I dont understand what do you mean by "if its pure qt without any hardware accleration" .
With this I mean that you derive from QWidget and implement paint() using QPainter. This is comparatively slower than OpenGL or Vulkan. For these you need a QOpenGLWidget or QVulkanWindow. This then allows to use OpenGL or Vulkan directly for drawing while still using Qt for everything else (including mouse handling).
You _vbox variable is now useless, you should remove it.
Passing a parent to a layout when creating it automatically applies that layout to the parent. That's not what you want here (beside the fact that there are no use in setting a widget on a QMainWindow object.
Since applications using burger menus usually have a very distinctive style I didn't want to make any assumptions. The look of the menu is up to you to style, it only implements the functionality. Same goes for the burger icon, you can set it to whatever you want, either the one included in the project or your own. There's an example in the repo showing how to style it.
As for actions - you can add an existing QAction or let the widget create one for you using any of the overloads of addMenuAction. In any case it returns a QAction* and you can connect to its triggered signal just as you would with any other action in the built-in Qt menus. Alternatively you can tag these actions in any way you want and only make a single connection to the BurgerMenu::triggered signal. You will get an action that was triggered as a parameter.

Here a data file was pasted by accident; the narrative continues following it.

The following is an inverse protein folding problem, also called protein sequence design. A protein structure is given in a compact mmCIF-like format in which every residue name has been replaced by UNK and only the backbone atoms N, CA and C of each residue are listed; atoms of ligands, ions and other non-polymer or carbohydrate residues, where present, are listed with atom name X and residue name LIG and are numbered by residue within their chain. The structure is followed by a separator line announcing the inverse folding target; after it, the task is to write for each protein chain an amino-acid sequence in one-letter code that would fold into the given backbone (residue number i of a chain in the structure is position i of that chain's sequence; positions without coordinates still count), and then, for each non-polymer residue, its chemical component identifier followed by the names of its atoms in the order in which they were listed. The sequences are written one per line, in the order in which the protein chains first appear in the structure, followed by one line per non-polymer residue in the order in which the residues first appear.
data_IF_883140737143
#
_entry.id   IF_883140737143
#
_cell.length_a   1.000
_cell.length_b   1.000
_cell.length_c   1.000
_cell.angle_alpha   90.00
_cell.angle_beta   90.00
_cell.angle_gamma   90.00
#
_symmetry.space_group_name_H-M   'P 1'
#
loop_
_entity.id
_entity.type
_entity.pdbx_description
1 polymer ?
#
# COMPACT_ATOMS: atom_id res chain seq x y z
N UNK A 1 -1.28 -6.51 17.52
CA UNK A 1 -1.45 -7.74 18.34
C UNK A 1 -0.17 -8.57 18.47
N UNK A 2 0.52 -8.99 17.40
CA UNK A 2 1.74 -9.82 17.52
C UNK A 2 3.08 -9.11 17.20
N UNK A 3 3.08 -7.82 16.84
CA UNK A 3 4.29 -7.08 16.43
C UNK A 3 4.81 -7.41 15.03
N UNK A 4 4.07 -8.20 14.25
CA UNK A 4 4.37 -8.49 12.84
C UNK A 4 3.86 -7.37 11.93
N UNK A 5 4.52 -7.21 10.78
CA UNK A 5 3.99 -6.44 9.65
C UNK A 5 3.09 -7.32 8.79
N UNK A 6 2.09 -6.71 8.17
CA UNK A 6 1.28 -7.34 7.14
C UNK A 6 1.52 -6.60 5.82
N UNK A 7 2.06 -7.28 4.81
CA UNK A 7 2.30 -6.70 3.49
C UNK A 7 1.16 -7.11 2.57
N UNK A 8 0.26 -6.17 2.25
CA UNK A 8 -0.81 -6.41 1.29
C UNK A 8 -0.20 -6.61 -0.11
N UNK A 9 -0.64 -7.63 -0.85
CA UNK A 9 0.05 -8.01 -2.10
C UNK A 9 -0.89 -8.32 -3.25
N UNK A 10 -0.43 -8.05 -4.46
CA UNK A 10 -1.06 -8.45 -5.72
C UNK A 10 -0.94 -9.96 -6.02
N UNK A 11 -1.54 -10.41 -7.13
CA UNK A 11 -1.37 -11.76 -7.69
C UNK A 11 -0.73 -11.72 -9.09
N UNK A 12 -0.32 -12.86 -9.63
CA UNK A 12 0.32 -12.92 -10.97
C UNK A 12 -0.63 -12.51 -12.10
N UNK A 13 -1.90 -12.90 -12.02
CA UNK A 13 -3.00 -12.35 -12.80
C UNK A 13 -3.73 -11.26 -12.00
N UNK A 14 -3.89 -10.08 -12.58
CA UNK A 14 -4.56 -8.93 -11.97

One way to tag an action is by using QAction::setData or you can just store the action pointers somewhere when creating them and identify the action by the pointer, text, some property or whatever fits you.
on_actionName_triggered() looks like a slot name created for the the auto-connection feature. If you want to use it you can do that too (although I wouldn't reccomend it). Just create your actions in the designer via its action editor and make your slots names match, just like you would with any normal menus/actions. The only caveat is that you need to manually add these actions to the menu from code, as there's no way to do that in the designer, but that's not a huge problem.
So those are a couple of the most straightforward options out of couple more. It's deliberately left very flexible so you can use it however fits your overall application design best.
I'm sorry, my last remark was non-sensical since a dockwidget is not part of the centralwidget. This is probably some very specific dockwidget stuff that i don't know about. Perhaps some of the guru's here will know if it's possible.